Commemoration in 1997, marking the 25th anniversary of the death of Irish revolutionary fighter Máirín Keegan. Frank Keane is the main speaker.
Posted in Civil rights movement, Commemorations, Economy and workers' resistance, General revolutionary history, Historiography and historical texts, Imperialism (generally), Internationalism, Ireland and British revolution, Mairin Keegan, Partition, Political education and theory, Public events - Ireland, Repression and resistance in 1970s, 1980s and 1990s, Repression in 26-county state, Republicanism 1960s, Revolutionary figures, six counties, twenty-six counties, Women, Women in republican history
The Tories had actually granted IRA and other captured republican soldiers – and loyalist prisoners – ‘special category status’ in 1972. This recognised the simple fact that there was a political conflict in the six north-eastern counties of Ireland and that ‘paramilitary’ activists were political activists and not terrorists or criminals.
Special category status meant that the prisoners did not have to wear prison uniforms or do prison work. They were housed with other members of their own military organisations and were allowed more visits and food parcels than people convicted of ‘regular’ criminal offences.
Labour returned to power in 1974 and began considering how to beat the republican struggle. The strategy involved normalisation, criminalisation, and Ulsterisation. The British state would try to make “Ulster” (in reality not Ulster, which is 9 counties, but the occupied six counties) look like a ‘normal’ statelet which faced an explosion of criminal activity. The “Ulsterisation” element referred to removing the British Army from some of its frontline role and getting the local (ie Protestant/loyalist) police to take on the frontline roles.
The withdrawal of political status by the Labour imperialist government occurred on March 1, 1976.
Further reading: Republican POWs and the struggle in Maghaberry today
Éirígí launches election campaign for Brian Leeson, Saturday, 17 November, 7pm, Mill Theatre, Dundrum
Clare Daly TD and MIck Wallace TD will be in attendance as special guests. Food, music and drinks in The Eagle after the launch for those that want them.
A political activist since 1989, this is Brian’s first time running for public office. Probably no other candidate in the Dundrum Local Electoral Area has been involved in so many progressive political campaigns over such a long period of time.
From supporting the then-isolated nationalist community in the Six Counties in the early 1990s to fighting for housing justice today, Brian has Read the rest of this entry →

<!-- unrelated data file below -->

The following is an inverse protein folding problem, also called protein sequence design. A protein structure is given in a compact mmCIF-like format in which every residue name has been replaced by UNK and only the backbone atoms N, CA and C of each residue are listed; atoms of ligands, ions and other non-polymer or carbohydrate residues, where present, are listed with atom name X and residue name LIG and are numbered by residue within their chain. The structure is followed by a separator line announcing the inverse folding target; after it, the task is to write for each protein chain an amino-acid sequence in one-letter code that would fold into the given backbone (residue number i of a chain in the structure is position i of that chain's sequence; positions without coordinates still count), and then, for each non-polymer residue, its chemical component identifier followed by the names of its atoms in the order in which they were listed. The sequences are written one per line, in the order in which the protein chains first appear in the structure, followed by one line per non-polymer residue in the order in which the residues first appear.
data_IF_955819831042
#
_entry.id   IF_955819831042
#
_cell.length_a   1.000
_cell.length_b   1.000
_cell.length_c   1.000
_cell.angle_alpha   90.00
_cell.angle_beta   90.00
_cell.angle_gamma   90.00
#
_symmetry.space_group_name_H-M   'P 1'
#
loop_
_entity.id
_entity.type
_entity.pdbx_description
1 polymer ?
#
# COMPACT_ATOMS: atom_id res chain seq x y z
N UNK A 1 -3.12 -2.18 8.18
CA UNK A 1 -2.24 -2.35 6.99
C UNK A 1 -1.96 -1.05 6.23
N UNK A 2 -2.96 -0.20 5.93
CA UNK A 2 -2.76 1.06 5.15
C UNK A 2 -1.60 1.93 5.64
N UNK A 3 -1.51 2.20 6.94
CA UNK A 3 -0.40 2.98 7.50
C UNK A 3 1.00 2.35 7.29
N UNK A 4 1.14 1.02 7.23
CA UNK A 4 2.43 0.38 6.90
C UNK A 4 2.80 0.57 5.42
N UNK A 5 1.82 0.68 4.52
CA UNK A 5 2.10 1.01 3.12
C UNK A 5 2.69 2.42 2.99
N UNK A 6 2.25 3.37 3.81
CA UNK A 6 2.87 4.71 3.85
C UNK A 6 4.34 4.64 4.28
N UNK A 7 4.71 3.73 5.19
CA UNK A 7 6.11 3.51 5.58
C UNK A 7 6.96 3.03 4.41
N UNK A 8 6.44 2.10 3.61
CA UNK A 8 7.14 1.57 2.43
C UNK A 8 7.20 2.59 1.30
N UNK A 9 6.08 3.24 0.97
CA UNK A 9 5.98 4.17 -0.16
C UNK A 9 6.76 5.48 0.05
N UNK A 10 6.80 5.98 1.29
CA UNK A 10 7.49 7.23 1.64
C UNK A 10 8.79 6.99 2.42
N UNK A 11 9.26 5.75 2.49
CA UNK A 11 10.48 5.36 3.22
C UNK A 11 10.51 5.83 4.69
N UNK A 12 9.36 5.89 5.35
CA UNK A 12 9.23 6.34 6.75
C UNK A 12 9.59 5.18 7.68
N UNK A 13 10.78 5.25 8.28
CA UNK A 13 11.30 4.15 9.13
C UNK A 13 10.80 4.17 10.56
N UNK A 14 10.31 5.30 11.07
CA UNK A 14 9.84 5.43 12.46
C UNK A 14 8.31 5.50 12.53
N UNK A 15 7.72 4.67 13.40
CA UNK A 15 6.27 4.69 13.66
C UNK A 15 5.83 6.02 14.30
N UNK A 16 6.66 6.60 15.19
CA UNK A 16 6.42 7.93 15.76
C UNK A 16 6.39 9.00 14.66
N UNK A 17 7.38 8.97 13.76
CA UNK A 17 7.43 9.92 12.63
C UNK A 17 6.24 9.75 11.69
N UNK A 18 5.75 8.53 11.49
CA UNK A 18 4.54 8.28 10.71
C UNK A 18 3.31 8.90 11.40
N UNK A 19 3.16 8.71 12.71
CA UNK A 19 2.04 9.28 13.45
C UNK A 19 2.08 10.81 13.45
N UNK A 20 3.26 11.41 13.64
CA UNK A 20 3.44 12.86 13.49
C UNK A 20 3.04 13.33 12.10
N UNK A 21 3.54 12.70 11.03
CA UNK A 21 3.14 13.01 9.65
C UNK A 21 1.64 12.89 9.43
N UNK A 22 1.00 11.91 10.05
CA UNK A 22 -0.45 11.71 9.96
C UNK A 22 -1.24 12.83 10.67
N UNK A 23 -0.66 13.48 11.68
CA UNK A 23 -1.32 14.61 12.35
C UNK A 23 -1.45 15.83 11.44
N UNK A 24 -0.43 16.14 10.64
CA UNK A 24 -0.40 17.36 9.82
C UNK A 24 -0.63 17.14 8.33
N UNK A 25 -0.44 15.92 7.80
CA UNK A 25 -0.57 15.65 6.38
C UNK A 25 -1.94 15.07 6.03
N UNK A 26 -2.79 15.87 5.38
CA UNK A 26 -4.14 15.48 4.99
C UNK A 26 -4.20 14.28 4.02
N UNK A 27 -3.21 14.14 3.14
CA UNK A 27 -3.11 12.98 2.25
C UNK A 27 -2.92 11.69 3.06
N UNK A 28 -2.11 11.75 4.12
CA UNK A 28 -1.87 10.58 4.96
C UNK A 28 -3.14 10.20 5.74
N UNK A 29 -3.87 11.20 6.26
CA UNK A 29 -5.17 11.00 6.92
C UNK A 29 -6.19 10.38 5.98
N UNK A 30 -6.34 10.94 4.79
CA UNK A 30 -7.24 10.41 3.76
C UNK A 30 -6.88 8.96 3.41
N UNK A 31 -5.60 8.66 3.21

Seamus Costello in very first issue of ‘Starry Plough’ on differences between IRSP and the Officials
The following appeared in the very first issue of the Irish Republican Socialist Party’s paper, The Starry Plough. in April 1975. The IRSP was founded on December 10, 1974. A military organisation, the Irish National Liberation Army, was founded at the same time.
Q. What caused the present feud between the IRSP and the Officials?
As far as we can see, it is the fact that the IRSP is undermining the Officials organizationally, particularly in Belfast where the feud is most intense. During the past 3 or 4 months, since the party was launched on the 12th of December, the IRSP has taken some 200 members from the Officials in the Belfast area. This has led to a situation where, at the moment, the Officials in Belfast have only half the numerical strength of the IRSP. As a result of this, a request was made by the (Official) Sinn Fein Ard Comhairle to the Official IRA to prevent the organization of further IRSP branches in the Belfast area. Immediately after this request, starting on Dec. 12th, a number of our members were kidnapped in the Belfast area. From then until the murder of Hugh Ferguson, we have had dozens of people kidnapped, people beaten up, people wounded through shooting, houses petrol bombed, cars burned and so on. Undoubtedly the immediate cause of the feud is the fact that the Officials are losing members.
Q. What are the main ideological differences between the IRSP and the Officials?